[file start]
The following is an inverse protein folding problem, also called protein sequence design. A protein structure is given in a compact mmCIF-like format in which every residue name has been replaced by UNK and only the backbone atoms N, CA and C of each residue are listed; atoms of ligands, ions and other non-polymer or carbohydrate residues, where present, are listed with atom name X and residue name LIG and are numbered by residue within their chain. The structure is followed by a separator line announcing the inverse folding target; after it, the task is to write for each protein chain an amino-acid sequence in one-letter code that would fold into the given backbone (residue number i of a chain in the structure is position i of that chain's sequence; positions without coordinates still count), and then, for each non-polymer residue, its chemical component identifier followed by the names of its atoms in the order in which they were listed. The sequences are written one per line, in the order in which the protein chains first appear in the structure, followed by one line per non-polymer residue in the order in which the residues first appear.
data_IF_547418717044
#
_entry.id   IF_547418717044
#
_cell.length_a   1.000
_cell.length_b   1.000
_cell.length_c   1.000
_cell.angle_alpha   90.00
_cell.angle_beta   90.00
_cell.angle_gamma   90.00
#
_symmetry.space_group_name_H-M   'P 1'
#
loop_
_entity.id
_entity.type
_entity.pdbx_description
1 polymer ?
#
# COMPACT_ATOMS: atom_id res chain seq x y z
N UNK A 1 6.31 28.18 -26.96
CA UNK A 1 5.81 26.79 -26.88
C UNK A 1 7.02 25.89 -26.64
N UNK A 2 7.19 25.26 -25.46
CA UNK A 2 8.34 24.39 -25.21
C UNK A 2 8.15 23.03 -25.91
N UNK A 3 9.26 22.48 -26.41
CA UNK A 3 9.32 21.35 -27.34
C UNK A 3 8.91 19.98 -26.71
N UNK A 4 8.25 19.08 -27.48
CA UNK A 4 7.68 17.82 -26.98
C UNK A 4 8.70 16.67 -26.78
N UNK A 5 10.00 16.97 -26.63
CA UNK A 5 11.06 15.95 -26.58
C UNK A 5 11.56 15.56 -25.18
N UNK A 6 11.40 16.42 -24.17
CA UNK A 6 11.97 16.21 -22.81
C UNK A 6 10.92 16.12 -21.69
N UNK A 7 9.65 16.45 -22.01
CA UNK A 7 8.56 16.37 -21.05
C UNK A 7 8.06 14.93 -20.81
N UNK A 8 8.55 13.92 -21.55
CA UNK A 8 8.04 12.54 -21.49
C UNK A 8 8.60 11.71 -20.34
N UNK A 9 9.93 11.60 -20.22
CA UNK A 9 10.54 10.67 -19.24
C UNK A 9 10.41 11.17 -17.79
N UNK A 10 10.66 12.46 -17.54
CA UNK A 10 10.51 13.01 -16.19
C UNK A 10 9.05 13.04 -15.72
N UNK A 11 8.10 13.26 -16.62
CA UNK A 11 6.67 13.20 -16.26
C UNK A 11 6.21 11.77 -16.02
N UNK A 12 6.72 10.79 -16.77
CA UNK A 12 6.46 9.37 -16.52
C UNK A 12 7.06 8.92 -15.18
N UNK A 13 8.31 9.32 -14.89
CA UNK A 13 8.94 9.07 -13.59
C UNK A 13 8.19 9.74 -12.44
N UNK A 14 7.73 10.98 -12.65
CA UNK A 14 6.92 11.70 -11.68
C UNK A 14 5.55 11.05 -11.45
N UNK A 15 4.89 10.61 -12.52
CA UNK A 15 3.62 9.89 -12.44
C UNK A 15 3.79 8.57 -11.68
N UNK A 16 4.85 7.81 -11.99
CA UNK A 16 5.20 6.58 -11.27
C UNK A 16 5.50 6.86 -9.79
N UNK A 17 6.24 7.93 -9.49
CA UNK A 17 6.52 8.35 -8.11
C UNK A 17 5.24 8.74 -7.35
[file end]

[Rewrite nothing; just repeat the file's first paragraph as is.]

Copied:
The following is an inverse protein folding problem, also called protein sequence design. A protein structure is given in a compact mmCIF-like format in which every residue name has been replaced by UNK and only the backbone atoms N, CA and C of each residue are listed; atoms of ligands, ions and other non-polymer or carbohydrate residues, where present, are listed with atom name X and residue name LIG and are numbered by residue within their chain. The structure is followed by a separator line announcing the inverse folding target; after it, the task is to write for each protein chain an amino-acid sequence in one-letter code that would fold into the given backbone (residue number i of a chain in the structure is position i of that chain's sequence; positions without coordinates still count), and then, for each non-polymer residue, its chemical component identifier followed by the names of its atoms in the order in which they were listed. The sequences are written one per line, in the order in which the protein chains first appear in the structure, followed by one line per non-polymer residue in the order in which the residues first appear.